When you have removed the dressing you can gently wash around the wound with water and pat it dry with a clean towel. Generally, it’s best to leave it uncovered to dry. While it is healing you might notice a little bruising, which is normal. Some itching or numbness is also common. Wearing loose clothing for the next six to 10 weeks can help relieve discomfort while you’re healing.

Physical activity: It’s important to take it easy for at least six weeks after a C-section, but this will vary depending on your individual circumstances. Don’t hesitate to ask for help from your family and friends to receive some extra support during this time. It’ll be difficult to lift, stretch and bend as it puts strain on your wound – so hanging washing on the line, vacuuming and similar tasks may cause some discomfort. We recommend not lifting anything heavier than your baby.

Driving: Driving isn’t recommended in the first four to six weeks and many insurance companies won’t provide cover within this period unless you’ve been cleared to drive by your doctor. Please check with your insurance company prior to requesting a clearance to drive.

Sexual relationships: When it comes to sexual relationships, we recommend waiting until your 6 week discharge check-up before intercourse to reduce the risk of a uterine infection. There’s no rush, every woman’s recovery is different, so listen to your body and communicate openly with your partner about any discomfort or concerns. Some factors, such as pain, fatigue, or emotional readiness, may influence when you feel comfortable enough to resume sexual activity. 

Postpartum concerns

At Grace Private, we’re here to support you every step of the way. We schedule a six week postpartum check with the midwife and obstetrician to check on the healing process and your health and well-being. 

If you have any questions or worries after giving birth, you have a few options for seeking help. You can call the maternity ward, where our dedicated team is available to address your concerns and provide guidance, either over the phone or face to face if needed. We’re here to ensure that you receive the care and support you need, even up to six weeks after giving birth. Don’t hesitate to reach out – your well-being is our priority.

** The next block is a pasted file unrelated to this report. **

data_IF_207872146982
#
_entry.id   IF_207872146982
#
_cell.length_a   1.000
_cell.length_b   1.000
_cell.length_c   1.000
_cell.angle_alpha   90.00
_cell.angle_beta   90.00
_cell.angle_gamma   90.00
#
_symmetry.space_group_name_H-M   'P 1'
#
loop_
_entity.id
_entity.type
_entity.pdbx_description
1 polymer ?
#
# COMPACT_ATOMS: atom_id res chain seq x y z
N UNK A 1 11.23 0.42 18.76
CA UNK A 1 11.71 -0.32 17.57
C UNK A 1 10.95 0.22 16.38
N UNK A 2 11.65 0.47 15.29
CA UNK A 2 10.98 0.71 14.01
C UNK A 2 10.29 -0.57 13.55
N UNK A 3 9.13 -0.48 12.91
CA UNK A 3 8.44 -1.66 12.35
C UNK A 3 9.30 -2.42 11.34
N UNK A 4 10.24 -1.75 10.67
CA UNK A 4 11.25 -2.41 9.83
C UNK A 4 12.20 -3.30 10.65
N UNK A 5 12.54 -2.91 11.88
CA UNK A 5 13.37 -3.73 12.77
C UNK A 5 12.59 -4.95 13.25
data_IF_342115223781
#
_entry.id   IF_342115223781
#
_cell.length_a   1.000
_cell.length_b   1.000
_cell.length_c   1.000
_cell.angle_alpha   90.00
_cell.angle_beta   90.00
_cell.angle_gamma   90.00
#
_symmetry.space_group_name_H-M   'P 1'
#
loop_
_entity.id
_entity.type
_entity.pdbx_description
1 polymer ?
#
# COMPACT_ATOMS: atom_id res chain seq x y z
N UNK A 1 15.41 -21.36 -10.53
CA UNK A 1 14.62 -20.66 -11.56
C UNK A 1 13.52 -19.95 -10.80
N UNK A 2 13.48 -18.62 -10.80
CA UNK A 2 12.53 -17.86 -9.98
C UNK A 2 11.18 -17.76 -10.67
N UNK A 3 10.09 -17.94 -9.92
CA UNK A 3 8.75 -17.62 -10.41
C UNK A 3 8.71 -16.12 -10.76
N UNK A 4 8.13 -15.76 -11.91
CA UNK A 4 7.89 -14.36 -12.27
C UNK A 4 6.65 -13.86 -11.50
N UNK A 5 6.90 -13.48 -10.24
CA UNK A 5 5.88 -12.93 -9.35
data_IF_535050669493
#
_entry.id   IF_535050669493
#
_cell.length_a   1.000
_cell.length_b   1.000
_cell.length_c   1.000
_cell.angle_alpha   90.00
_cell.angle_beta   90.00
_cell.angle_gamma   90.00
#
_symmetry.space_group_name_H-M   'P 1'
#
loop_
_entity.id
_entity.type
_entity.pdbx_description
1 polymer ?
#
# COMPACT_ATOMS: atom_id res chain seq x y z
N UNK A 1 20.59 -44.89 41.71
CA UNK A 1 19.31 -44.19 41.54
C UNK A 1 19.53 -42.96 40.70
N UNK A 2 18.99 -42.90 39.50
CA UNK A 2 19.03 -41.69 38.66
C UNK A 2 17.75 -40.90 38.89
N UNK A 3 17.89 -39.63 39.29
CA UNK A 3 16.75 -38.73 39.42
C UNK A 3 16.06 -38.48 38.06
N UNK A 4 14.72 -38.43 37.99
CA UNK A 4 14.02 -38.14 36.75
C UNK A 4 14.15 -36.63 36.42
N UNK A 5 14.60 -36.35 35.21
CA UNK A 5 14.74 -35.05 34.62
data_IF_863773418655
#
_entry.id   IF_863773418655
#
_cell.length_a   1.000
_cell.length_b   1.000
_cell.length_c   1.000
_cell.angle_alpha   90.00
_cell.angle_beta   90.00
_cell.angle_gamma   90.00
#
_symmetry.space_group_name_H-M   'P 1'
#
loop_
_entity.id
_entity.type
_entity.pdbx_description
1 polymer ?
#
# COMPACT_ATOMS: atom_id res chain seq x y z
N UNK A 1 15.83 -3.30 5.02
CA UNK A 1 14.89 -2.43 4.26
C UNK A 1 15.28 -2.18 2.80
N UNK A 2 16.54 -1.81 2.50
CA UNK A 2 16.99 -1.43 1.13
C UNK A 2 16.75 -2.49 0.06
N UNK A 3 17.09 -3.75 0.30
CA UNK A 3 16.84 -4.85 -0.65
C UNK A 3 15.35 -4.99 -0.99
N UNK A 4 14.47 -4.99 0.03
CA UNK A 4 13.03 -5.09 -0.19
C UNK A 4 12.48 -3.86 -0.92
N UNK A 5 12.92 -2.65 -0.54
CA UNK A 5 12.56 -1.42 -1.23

Childbirth after a C-section

It’s normal to have questions about further pregnancies after a caesarean, especially if it was an emergency. Generally, most women who have had one emergency C-section can still have a vaginal birth in subsequent pregnancies. 

Your Grace Private obstetrician will carefully evaluate your individual circumstances and discuss the best options for you based on factors such as the reason for your previous C-section and your current pregnancy. Whether you’re considering a vaginal birth after caesarean (VBAC) or an elective repeat C-section, our team is here to provide the comprehensive guidance and support you need.

Support after a C-section with Grace Private

After a C-section, taking care of both your physical and emotional well-being should be your priority. If you find yourself in need of someone to talk to, our dedicated team at Grace Private is always here to offer the support and guidance you need. Together, we’ll help you embark on this journey with compassion, understanding, and expertise.

Whether your C-section was planned or an emergency, it’s normal to experience a spectrum of emotions after birth. Remember, all these feelings are valid, regardless of your circumstances. If you find yourself struggling with your emotions or simply need a listening ear, our team includes experienced psychologists who are adept at providing support and guidance postpartum. They can assist you in navigating your feelings, developing coping strategies to ensure your mental health remains a priority during this important period in your life.

Ready to start your journey with Grace Private? ‘Ask for Grace’ next time you visit your GP.